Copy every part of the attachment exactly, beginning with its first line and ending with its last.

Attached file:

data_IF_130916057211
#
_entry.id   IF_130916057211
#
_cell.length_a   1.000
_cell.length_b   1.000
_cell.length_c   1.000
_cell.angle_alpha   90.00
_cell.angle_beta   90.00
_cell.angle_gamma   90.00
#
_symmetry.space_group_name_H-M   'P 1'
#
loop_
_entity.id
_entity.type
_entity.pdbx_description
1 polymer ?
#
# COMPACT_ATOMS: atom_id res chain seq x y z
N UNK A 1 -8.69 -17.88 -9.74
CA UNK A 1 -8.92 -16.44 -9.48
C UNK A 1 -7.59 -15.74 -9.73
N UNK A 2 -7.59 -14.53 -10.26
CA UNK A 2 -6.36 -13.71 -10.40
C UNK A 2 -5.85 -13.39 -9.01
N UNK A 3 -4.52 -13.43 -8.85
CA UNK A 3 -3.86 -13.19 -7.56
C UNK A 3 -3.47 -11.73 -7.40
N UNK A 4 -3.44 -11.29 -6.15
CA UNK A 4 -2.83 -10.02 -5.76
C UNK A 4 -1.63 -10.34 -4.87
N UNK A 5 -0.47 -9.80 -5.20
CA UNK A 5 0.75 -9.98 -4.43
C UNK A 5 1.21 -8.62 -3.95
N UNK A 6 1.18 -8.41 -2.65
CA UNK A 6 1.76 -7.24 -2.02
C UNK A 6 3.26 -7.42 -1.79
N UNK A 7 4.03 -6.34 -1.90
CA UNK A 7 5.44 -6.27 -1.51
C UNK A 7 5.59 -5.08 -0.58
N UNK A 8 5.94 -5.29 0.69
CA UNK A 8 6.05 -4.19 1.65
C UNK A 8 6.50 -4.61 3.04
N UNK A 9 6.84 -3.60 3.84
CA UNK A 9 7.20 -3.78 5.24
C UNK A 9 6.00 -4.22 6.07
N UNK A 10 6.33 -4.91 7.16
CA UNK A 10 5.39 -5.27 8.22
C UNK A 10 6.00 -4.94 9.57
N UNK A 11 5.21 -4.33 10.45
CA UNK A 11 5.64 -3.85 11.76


data_IF_130916057211
#
_entry.id   IF_130916057211
#
_cell.length_a   1.000
_cell.length_b   1.000
_cell.length_c   1.000
_cell.angle_alpha   90.00
_cell.angle_beta   90.00
_cell.angle_gamma   90.00
#
_symmetry.space_group_name_H-M   'P 1'
#
loop_
_entity.id
_entity.type
_entity.pdbx_description
1 polymer ?
#
# COMPACT_ATOMS: atom_id res chain seq x y z
N UNK A 1 -8.69 -17.88 -9.74
CA UNK A 1 -8.92 -16.44 -9.48
C UNK A 1 -7.59 -15.74 -9.73
N UNK A 2 -7.59 -14.53 -10.26
CA UNK A 2 -6.36 -13.71 -10.40
C UNK A 2 -5.85 -13.39 -9.01
N UNK A 3 -4.52 -13.43 -8.85
CA UNK A 3 -3.86 -13.19 -7.56
C UNK A 3 -3.47 -11.73 -7.40
N UNK A 4 -3.44 -11.29 -6.15
CA UNK A 4 -2.83 -10.02 -5.76
C UNK A 4 -1.63 -10.34 -4.87
N UNK A 5 -0.47 -9.80 -5.20
CA UNK A 5 0.75 -9.98 -4.43
C UNK A 5 1.21 -8.62 -3.95
N UNK A 6 1.18 -8.41 -2.65
CA UNK A 6 1.76 -7.24 -2.02
C UNK A 6 3.26 -7.42 -1.79
N UNK A 7 4.03 -6.34 -1.90
CA UNK A 7 5.44 -6.27 -1.51
C UNK A 7 5.59 -5.08 -0.58
N UNK A 8 5.94 -5.29 0.69
CA UNK A 8 6.05 -4.19 1.65
C UNK A 8 6.50 -4.61 3.04
N UNK A 9 6.84 -3.60 3.84
CA UNK A 9 7.20 -3.78 5.24
C UNK A 9 6.00 -4.22 6.07
N UNK A 10 6.33 -4.91 7.16
CA UNK A 10 5.39 -5.27 8.22
C UNK A 10 6.00 -4.94 9.57
N UNK A 11 5.21 -4.33 10.45
CA UNK A 11 5.64 -3.85 11.76